By Robert Roddenberry, MD
We asked Robert Roddenberry, MD, to discuss common assumptions about colonoscopies, challenge misconceptions about colorectal cancer and answer what exactly happens before, during and after a screening.
Reasons to Get a Colonoscopy
“Colonoscopies should be performed on everyone starting at age 50 or possibly younger if there is a family history of colon cancer. The purpose is to remove polyps that can turn into colon cancer, or your doctor may order a colonoscopy if you suffer from stomach abdominal pain or digestive tract ailments,” said Dr. Roddenberry.
A colonoscopy is used to:
- Collect tissue samples used to treat and diagnose digestive diseases and conditions such as inflammation, diarrhea or cancers of the digestive system
- Find out what’s causing symptoms such as nausea, vomiting, abdominal pain, change in bowel habits and gastrointestinal bleeding
- Treat specific ailments of the digestive system such as bleeding in the colon or removing polyps
- Prevent the development of colon cancer
Prepping for the Colonoscopy
Colon prep takes 1 to 2 days, depending on which type of prep your doctor recommends. “At Mission Surgery – McDowell, we primarily have our patients prep for an upcoming colonoscopy through the use of products such as Miralax, Dulcolax Tablets, Gatorade or other electrolyte drinks. We do use the traditional GoLytely prep for patients who request it. It is important to take the prep because if a provider cannot see well enough then the whole process will have to be repeated,” stated Dr. Roddenberry.
For many people, the prep is worse than the test. The bowel prep may be uncomfortable, and you may feel hungry on the clear liquid diet. The colon prep causes loose, frequent stools and diarrhea so that your colon will be empty for the test.
The Colonoscopy Procedure
Colonoscopy may be done in a doctor’s office, clinic or a hospital, and during the test, you may get pain medicine and a sedative put in a vein in your arm (IV). These medicines help you relax and feel sleepy during the test.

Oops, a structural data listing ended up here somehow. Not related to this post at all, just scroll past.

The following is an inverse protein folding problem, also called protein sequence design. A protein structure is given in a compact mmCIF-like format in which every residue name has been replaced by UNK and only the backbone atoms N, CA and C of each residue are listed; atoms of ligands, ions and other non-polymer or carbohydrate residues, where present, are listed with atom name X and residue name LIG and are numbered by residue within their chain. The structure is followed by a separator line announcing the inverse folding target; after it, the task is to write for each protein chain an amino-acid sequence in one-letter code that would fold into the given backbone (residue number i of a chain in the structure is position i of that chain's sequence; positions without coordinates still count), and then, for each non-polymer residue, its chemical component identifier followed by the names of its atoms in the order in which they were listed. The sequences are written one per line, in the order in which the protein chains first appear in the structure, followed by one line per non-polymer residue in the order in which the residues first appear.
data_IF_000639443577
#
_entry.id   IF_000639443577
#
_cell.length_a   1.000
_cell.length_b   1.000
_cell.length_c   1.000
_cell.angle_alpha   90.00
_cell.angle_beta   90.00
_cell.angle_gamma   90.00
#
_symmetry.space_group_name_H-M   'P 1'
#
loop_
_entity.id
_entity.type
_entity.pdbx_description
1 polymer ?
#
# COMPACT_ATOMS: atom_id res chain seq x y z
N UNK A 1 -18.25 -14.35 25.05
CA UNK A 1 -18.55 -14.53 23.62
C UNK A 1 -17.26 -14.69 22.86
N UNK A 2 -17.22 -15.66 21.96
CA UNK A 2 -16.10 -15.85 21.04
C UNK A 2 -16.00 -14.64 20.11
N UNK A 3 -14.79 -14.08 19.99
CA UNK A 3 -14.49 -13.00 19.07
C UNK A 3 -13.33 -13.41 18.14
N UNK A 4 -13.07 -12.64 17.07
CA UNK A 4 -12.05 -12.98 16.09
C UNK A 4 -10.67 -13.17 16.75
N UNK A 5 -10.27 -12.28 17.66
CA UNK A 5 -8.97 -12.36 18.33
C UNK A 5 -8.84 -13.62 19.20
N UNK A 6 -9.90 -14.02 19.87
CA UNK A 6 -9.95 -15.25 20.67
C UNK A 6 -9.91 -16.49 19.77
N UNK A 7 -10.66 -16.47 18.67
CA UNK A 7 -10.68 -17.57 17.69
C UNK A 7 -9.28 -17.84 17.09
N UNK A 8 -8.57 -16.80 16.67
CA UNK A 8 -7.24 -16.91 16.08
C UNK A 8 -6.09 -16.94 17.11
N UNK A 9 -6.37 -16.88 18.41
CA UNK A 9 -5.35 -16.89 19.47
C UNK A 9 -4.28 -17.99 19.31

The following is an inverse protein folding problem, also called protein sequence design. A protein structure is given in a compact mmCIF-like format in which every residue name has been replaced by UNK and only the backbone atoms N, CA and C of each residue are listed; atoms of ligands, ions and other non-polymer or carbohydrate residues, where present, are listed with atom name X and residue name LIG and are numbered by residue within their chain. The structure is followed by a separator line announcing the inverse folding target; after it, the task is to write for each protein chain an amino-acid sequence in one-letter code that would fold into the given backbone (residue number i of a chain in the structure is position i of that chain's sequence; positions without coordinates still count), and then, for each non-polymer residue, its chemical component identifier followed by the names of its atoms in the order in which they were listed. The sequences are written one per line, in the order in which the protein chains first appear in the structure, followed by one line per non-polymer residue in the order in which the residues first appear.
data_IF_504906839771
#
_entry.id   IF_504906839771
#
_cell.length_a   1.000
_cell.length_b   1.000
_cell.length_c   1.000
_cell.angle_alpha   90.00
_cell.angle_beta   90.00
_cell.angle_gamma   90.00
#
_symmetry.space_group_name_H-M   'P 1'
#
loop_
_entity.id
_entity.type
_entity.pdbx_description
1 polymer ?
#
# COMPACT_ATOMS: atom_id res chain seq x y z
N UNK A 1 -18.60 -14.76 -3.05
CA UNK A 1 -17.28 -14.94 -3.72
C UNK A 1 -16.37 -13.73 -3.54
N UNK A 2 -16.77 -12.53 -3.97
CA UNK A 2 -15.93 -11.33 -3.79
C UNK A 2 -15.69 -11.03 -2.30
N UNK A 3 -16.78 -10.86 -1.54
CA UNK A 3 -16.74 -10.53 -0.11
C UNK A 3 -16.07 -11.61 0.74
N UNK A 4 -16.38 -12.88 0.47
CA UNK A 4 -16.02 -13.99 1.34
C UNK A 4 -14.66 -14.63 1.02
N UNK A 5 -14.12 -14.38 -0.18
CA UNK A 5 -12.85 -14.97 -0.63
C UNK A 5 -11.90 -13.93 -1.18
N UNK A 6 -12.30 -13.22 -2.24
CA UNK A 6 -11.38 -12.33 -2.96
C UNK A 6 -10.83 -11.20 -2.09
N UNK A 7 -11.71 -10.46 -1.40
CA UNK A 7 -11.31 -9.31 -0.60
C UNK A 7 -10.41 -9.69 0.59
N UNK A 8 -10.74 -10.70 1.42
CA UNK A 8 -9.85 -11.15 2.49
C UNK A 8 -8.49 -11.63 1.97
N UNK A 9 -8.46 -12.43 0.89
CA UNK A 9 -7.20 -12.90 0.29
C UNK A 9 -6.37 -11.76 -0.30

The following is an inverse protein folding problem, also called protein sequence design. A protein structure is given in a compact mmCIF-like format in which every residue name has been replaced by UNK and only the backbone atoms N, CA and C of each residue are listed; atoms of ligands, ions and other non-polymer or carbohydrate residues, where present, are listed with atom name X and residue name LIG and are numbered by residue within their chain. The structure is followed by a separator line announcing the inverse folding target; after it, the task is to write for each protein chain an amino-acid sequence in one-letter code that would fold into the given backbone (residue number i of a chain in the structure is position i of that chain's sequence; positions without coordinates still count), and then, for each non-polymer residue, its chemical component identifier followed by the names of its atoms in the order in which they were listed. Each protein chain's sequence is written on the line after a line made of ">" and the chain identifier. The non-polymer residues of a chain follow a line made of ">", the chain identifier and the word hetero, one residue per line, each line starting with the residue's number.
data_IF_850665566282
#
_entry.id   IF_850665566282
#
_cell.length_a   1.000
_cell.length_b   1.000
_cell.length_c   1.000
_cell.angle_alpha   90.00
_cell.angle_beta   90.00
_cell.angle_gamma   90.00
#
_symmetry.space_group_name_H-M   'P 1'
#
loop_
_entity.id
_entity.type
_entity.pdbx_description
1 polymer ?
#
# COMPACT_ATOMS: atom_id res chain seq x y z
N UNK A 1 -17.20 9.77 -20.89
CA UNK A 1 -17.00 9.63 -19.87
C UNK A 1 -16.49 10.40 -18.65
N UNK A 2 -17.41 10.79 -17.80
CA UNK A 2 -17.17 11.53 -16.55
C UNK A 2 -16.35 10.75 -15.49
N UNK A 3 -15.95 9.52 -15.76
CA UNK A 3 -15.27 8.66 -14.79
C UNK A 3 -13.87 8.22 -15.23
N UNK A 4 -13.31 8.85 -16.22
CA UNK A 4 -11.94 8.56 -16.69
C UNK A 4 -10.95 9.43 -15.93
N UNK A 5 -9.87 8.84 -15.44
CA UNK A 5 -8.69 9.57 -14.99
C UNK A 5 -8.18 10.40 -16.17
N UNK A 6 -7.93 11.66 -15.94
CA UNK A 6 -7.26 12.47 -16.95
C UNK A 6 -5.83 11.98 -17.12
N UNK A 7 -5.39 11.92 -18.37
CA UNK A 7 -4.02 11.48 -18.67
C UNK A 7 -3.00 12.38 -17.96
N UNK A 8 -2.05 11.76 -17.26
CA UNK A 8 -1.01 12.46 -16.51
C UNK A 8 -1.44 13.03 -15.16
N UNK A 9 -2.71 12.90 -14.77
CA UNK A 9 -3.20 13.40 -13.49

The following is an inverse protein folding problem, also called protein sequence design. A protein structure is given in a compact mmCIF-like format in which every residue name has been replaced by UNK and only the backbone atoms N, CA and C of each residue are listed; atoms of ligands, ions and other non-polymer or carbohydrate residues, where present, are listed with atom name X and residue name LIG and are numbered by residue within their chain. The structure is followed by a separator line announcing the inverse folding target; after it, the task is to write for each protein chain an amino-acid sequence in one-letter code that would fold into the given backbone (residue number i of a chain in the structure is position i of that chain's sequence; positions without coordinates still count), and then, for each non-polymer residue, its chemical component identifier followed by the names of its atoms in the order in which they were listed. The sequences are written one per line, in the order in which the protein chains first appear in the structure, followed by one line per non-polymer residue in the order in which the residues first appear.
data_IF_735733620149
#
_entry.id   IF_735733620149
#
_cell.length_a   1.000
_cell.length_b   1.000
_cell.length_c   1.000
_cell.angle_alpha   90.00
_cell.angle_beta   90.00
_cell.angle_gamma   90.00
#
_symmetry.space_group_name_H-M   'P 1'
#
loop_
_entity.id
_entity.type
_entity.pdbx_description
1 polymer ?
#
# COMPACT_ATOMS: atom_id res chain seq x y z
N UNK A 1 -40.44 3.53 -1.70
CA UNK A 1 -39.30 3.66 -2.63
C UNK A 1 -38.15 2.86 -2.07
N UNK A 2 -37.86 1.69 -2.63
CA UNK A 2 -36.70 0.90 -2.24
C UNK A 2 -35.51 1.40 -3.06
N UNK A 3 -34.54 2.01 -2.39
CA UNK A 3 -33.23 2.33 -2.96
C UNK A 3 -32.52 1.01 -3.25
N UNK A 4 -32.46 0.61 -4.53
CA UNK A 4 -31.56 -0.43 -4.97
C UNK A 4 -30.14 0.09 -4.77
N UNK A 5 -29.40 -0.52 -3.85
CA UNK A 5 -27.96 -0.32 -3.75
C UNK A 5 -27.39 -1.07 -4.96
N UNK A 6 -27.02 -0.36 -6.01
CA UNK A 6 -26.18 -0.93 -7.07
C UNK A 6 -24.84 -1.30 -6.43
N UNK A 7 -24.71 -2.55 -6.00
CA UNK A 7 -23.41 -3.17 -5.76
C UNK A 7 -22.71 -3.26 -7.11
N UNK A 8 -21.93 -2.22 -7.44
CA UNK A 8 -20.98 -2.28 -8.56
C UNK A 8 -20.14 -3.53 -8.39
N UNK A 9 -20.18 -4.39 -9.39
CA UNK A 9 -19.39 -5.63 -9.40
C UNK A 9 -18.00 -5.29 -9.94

“Performing a colonoscopy involves a minimally invasive procedure used to take a look at your digestive system with a tiny camera attached to the end of a long, flexible tube inserted through the rectum. This allows your provider to visually examine and treat conditions of the colon and rectum,” Dr. Roddenberry explained.
The test usually takes 30 to 45 minutes, but it may take longer, depending upon what is found and what is done during the test.
Results: Normal vs Abnormal
Once the procedure is completed, it may take up to four days to receive initial test results. A normal result confirms that the lining of the colon looks smooth and pink, with a lot of normal folds. No growths, pouches, bleeding or inflammation are present.
An abnormal result may be given if any of the following are identified:
- Hemorrhoids – The most common cause of blood in the stool.
- Polyps – A small growth of excess tissue that often grows on a stem or stalk on the inner surface of the large intestine.
- Cancer – Signs of cancer may be found during the procedure.
- Ulcer – A sore that develops on the mucous membrane and can be caused by some types of infection, injury or cancer.
- Pouches – Called diverticulosis, the pouches in the wall of a colon may not cause any symptoms, or they may bleed or become painful, inflamed or infected.
- Inflammation – Red, swollen lining of the colon may be caused by an infection or inflammatory bowel disease (IBD).
If a normal result is received, Dr. Roddenberry recommends that colonoscopies should be repeated at regular intervals afterward to help prevent colon cancer — typically 3-10 years for most patients.
“Our providers are here to offer you and your loved ones access to the best people, resources and advanced technology,” said Dr. Roddenberry.
Robert Roddenberry, MD, practices at both Mission Surgery – McDowell and Mission Surgery – Spruce Pine. He is board certified in general surgery.